Mark Sisson

About the Author

Mark Sisson is the founder of Mark’s Daily Apple, godfather to the Primal food and lifestyle movement, and the New York Times bestselling author of The Keto Reset Diet. His latest book is Keto for Life, where he discusses how he combines the keto diet with a Primal lifestyle for optimal health and longevity. Mark is the author of numerous other books as well, including The Primal Blueprint, which was credited with turbocharging the growth of the primal/paleo movement back in 2009. After spending three decades researching and educating folks on why food is the key component to achieving and maintaining optimal wellness, Mark launched Primal Kitchen, a real-food company that creates Primal/paleo, keto, and Whole30-friendly kitchen staples.

Mark smiles mid-stride in front of a grove of trees.

New and Noteworthy: What I Read This Week—Edition 139

Research of the Week While processed meat intake was linked to worse cognitive health, unprocessed meat intake was linked to better cognitive health (although they didn't emphasize that last part in the conclusion). Babies born with higher levels of oxidized LDL in their cord blood have poorer pancreatic beta cell function. For learning to read, handwriting is more effective than watching videos or typing. Kefir…

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home workout in a home gym with basic equipment

Home Gym Setups at Different Price Points

One thing the pandemic made clear is that it’s a good idea to have a home gym. For most of the year in some places, gyms were closed. They still are if you’re unlucky. And even after they opened, a significant portion of the population doesn’t even want to set foot in one out of fear of getting sick or because they have to wear…

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Mark smiles mid-stride in front of a grove of trees.

New and Noteworthy: What I Read This Week—Edition 138

Research of the Week Older dancers have superior gait and balance. Great way for seniors to "train." Having elevated blood sugar levels "reprogram" your stem cells to increase your risk of atherosclerosis. A piece of chocolate for breakfast is better for fighting jet lag than the same piece of chocolate at night. Muscle relaxants don't work that well and confer a risk of side effects.…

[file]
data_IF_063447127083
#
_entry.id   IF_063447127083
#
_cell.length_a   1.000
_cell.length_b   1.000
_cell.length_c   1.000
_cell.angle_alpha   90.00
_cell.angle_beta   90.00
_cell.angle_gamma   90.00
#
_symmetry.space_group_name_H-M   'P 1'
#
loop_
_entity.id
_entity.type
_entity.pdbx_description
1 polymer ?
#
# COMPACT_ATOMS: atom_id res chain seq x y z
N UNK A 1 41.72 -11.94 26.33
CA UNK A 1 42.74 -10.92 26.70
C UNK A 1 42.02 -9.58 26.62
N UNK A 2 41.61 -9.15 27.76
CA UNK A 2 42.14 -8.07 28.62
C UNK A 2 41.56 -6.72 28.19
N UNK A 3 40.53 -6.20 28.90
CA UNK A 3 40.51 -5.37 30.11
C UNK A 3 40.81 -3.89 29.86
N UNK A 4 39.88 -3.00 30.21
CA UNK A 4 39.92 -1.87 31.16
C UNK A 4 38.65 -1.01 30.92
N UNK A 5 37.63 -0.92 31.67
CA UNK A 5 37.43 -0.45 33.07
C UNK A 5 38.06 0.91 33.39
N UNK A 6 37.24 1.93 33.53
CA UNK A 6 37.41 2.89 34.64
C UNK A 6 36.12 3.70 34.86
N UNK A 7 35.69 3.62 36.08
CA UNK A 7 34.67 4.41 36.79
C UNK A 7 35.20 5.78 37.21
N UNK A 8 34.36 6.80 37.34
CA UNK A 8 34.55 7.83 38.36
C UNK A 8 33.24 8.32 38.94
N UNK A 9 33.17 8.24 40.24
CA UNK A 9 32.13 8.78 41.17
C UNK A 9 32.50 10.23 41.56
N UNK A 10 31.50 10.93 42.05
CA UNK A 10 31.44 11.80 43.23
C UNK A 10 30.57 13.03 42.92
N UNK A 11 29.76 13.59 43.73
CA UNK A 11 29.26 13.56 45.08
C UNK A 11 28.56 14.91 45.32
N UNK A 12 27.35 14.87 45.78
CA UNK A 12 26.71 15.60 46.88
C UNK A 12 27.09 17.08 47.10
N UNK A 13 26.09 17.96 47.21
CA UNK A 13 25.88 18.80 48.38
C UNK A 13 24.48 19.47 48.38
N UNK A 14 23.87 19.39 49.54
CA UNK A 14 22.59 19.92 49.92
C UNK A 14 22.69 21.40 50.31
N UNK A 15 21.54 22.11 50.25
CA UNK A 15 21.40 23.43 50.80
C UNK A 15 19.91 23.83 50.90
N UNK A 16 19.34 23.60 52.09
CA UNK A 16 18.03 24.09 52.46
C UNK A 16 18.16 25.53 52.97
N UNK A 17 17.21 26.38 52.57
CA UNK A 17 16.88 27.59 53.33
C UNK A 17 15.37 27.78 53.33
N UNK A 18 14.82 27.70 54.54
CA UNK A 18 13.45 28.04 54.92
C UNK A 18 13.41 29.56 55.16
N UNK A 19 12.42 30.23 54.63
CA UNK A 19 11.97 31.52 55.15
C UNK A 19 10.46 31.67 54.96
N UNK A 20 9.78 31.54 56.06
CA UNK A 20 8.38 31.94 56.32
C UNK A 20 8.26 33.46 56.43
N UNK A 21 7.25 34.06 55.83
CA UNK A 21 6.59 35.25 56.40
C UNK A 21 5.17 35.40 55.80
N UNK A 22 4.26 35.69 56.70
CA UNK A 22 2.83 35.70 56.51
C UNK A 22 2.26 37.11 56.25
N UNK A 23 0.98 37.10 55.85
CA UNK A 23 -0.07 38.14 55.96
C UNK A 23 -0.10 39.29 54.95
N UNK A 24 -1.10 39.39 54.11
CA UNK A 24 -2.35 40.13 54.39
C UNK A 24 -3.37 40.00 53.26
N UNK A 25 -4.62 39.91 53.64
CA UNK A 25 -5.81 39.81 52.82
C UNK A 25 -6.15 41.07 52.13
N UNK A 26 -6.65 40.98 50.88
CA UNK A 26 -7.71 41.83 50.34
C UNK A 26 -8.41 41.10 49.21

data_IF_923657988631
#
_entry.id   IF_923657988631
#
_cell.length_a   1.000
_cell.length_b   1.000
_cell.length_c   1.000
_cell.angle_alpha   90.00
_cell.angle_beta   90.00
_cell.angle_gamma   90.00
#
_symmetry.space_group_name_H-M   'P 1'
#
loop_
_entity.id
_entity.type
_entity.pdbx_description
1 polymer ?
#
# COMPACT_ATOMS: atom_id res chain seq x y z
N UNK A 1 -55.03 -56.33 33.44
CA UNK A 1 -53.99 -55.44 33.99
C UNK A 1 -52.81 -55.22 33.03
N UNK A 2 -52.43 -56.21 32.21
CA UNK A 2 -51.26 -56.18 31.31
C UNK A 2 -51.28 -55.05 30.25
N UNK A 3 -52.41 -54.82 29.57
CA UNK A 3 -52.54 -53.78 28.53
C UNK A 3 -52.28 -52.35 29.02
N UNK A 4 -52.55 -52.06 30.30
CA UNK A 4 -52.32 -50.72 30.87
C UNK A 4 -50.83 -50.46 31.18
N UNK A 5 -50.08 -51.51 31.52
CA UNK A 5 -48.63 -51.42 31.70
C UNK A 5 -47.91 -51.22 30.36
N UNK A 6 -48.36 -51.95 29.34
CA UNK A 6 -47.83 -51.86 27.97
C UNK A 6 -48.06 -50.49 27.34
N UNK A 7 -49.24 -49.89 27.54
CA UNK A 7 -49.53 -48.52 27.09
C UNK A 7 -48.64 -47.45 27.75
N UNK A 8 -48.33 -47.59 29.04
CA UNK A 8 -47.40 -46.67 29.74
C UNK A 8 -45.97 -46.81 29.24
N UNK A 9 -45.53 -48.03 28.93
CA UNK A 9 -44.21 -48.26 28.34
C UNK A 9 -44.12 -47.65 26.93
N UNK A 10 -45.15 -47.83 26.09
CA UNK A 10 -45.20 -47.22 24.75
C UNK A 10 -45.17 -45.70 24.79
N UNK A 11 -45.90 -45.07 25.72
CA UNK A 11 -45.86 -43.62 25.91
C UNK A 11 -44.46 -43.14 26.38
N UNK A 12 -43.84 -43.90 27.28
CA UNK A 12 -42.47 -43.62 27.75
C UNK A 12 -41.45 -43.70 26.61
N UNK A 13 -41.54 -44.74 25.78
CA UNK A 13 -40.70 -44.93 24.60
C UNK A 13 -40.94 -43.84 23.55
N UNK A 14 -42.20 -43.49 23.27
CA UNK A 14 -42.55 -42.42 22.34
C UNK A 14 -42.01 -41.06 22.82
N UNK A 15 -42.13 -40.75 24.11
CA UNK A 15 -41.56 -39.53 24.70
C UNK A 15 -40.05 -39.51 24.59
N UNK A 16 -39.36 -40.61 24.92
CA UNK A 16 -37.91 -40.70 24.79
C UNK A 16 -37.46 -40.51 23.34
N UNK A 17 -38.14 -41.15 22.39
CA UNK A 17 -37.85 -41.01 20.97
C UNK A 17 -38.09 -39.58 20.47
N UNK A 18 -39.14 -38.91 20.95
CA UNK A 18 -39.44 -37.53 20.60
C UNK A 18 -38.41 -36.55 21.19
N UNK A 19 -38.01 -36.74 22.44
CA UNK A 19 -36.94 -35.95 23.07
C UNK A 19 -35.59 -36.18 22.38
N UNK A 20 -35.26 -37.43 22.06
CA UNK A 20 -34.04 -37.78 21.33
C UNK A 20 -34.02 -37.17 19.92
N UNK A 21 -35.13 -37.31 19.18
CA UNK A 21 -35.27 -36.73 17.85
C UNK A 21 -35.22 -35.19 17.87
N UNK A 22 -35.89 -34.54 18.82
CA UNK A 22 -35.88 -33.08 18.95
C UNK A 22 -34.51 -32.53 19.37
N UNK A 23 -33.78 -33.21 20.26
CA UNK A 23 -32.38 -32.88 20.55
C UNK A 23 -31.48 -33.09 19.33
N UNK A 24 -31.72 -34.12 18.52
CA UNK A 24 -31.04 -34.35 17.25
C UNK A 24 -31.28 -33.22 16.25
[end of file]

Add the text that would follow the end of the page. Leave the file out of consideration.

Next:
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Closeup of man grabing kettlebell during home barefoot workout exercises

The Incredible Benefits of Barefoot Workouts

The craziest thing happened to me once on a hike. It was a decent one—about 8 miles roundtrip, with plenty of elevation gain. I went up just fine, even picking up random logs and rocks to carry along the way to add to the experience (and intensity). But on the descent, about a mile in, my left quad started cramping. I changed how I walked,…

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Mark smiles mid-stride in front of a grove of trees.

New and Noteworthy—What I Read This Week: Edition 137

Want to pursue a career as a Primal Health Coach? Or maybe you just want to really drill down and learn everything you can for your own personal knowledge? Enter the sweepstakes today for a chance to win free tuition to the Primal Health Coach Certification Course, a $4,495 value. Research of the Week Going meatless barely reduces carbon footprint, and that's assuming all the…

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foam rolling at the gym after a workout for faster recovery

8 Recovery Methods: What to Do After Your Workout

The most important part of the workout isn't the workout—it's after. That's when muscles grow, when you get stronger, when mitochondria replicate, when glycogen regenerates, when depleted cells rehydrate. It's where the actual benefits of physical training occur. The workout is the stimulus, and the time after your workout is where your body adapts to the training. Your recovery methods make or break your training.…

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